History of the UN Convention on the Rights of the Child
The UN Convention on the Rights of the Child (hereinafter UNCRC) was adopted by the United Nations General Assembly on the 20 November 1989 and is widely acclaimed as a landmark achievement for human rights, recognizing the roles of children as social, economic, health, political, civil and cultural actors.
The Convention guarantees and sets minimum standards for protecting the rights of children. Since the UNCRC has 196 state parties which have ratified the Convention, it aims to improve children’s rights and acknowledge children as equal rights holders rather than passive subjects. (Moura, 2019)
Importance of the UNCRC
Thirty years after its adoption, the UNCRC is almost universally ratified since every UN member State has ratified the Treaty, apart from the United States who is a signatory. This makes it the most ratified UN Treaty. However, many States still have numerous reservations to some of the UNCRC articles and its Optional Protocols are still far from universal ratification, especially the Optional Protocol on a Communications Procedure (OPIC) which entered into force in April 2014 and currently has 42 State parties.
The 30th anniversary of the UNCRC is a unique opportunity to put children’s rights, the Convention along with its Optional Protocols and its relevance for global peaceful development and co-existence high on the international agenda, to assess the status of child rights and take measures to strengthen awareness, understanding and the actual realisation of children’s rights worldwide. (Childs Right Connect , 2019)
The year 2019 marks the 5th anniversary of entry into force of the OPIC; this third Optional Protocol to the UNCRC is the first international complaints procedure giving children the possibility to claim their rights on an international level. It is an important complement to the UNCRC to strengthen the status of children as rights holders, to ensure that children can seek redress if their rights are violated and broadening their possibility to be heard at international level. (Child Rights Connect, 2019)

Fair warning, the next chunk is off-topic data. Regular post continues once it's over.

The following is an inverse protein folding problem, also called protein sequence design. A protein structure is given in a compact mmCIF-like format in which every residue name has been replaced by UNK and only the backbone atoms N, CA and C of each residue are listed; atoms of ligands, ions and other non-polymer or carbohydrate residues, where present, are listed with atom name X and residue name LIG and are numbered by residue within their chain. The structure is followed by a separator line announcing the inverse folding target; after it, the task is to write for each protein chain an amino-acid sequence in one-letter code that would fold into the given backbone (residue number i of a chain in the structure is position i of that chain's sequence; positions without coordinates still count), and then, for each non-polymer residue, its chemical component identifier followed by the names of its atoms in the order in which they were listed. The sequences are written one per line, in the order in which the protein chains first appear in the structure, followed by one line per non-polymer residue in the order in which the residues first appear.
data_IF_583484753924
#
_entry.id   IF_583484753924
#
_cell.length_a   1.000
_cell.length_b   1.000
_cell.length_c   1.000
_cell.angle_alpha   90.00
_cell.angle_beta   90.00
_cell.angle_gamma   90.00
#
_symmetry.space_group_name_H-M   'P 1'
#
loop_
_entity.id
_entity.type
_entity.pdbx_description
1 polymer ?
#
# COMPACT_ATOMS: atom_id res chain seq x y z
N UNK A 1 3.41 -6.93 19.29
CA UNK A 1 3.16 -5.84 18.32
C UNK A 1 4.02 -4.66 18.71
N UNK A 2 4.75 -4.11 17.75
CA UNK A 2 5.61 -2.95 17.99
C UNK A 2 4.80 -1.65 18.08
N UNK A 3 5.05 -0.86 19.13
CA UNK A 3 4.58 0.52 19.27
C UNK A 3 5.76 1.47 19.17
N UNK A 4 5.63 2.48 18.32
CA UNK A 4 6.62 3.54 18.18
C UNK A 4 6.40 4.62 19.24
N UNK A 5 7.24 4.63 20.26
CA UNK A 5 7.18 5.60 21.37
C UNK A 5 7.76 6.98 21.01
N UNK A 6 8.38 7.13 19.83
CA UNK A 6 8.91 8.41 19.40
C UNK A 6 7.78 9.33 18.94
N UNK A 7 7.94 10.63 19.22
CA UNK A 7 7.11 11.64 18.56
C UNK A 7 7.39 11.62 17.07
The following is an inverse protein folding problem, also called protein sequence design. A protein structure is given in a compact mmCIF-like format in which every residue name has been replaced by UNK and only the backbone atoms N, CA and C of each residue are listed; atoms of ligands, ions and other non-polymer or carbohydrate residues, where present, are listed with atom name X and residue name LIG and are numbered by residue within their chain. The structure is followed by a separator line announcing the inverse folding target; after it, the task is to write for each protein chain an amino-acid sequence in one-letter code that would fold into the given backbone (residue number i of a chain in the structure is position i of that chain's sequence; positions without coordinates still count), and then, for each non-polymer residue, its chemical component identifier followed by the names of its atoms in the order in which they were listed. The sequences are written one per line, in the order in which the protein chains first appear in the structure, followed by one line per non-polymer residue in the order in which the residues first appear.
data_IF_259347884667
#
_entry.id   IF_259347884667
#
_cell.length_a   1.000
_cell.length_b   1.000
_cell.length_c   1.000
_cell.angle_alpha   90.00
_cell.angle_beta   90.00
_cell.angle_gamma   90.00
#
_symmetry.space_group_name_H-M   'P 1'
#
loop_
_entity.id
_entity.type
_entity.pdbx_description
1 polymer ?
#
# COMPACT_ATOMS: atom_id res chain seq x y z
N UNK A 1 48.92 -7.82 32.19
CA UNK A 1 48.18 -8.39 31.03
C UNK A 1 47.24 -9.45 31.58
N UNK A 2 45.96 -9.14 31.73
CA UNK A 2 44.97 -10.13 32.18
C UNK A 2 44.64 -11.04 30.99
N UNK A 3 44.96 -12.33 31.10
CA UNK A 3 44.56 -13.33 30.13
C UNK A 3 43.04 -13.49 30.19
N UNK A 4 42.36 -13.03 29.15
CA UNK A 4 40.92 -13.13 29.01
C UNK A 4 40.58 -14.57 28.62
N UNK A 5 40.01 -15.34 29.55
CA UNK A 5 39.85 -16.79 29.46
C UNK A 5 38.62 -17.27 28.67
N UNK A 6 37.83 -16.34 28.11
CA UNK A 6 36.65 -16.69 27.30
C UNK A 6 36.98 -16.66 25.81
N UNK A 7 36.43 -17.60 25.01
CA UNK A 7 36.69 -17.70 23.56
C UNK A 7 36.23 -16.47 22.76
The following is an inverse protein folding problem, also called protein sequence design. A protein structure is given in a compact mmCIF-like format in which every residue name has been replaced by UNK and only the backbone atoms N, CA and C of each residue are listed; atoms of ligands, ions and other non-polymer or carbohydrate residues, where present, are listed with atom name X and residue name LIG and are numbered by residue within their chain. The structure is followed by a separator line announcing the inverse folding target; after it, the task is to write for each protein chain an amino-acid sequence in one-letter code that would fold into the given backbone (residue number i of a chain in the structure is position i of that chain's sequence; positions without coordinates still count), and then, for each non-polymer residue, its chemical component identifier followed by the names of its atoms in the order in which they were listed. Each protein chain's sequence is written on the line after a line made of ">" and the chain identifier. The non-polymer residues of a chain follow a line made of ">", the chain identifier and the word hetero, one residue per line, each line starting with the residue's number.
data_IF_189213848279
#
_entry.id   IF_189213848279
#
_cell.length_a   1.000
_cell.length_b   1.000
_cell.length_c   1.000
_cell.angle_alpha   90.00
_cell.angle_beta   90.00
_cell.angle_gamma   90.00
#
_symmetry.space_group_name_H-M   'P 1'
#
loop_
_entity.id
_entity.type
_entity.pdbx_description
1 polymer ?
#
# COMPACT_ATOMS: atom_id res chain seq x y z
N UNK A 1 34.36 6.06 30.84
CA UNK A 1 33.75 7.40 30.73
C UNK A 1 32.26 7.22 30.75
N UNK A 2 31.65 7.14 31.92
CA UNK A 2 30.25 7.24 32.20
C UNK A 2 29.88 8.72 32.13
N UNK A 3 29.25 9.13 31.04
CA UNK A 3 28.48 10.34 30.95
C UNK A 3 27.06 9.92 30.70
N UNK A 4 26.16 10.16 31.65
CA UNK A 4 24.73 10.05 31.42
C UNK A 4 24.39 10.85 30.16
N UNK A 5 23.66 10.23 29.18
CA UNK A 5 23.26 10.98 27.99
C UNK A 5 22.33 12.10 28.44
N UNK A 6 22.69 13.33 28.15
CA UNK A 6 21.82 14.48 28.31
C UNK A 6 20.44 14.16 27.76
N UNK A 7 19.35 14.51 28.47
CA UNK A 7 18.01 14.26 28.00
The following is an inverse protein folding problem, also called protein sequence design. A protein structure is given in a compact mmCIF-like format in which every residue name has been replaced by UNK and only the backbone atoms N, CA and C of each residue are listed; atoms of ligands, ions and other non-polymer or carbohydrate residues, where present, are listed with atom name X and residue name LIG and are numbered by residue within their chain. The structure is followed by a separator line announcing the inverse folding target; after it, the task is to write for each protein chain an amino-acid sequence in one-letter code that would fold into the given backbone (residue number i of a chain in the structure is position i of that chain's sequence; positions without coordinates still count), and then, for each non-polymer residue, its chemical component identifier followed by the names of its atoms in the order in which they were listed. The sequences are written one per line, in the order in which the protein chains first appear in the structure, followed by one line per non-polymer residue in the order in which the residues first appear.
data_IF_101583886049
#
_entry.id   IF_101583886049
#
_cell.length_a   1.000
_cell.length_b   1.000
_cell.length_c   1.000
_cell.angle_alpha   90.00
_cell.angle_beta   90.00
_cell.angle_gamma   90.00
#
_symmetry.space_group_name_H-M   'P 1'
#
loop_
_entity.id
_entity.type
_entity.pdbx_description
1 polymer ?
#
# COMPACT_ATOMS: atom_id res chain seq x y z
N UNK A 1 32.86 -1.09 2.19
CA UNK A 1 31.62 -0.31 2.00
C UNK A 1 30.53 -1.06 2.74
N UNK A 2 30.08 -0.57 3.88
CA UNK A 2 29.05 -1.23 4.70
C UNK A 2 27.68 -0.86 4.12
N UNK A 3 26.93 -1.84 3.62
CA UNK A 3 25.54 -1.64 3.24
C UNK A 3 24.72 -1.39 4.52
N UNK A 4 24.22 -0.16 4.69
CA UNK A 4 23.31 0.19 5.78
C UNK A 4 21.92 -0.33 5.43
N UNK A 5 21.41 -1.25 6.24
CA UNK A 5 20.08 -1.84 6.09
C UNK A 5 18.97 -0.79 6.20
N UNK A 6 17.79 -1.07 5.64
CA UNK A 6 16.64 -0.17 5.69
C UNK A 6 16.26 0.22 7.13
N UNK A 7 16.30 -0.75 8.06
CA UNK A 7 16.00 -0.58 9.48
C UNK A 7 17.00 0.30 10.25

Sixteen child petitioners, including Greta Thunberg and Alexandria Villaseñor, from 12 countries around the world presented a landmark official complaint to the United Nations Committee on the Rights of the Child to protest lack of government action on the climate crisis.
The child petitioners aged between 8 and 17 claim that Member States’ failure to tackle the climate crisis constitutes a violation of child rights. They urge the independent body to order the Member States to take action to protect children from the devastating impacts of climate change.
The complaint was filed through the Third Optional Protocol to the UNCRC as a voluntary mechanism which allows children or adults on their behalf to appeal directly to the United Nations for help if a country that has ratified the Protocol fails to provide a remedy for a rights violation. (UNICEF, 2019)
This is proof of the success of the UNCRC and its Optional Protocols by providing children an opportunity for their voices to be heard. This empowers children and makes them equals to adults. Furthermore it shows that children are becoming more aware of their rights and the legal avenues to voice their concerns. This is only the beginning!
This anniversary creates a momentum for the international community to step up its efforts to make children thrive, and to renew their commitment to protect and promote all their human rights. While notable progress has been achieved in the past three decades, significant challenges remain, in particular for girls, children with disabilities and children in disadvantaged and vulnerable situations. (OHCHR, 2019)
Over the past 30 years, children’s lives have been transformed.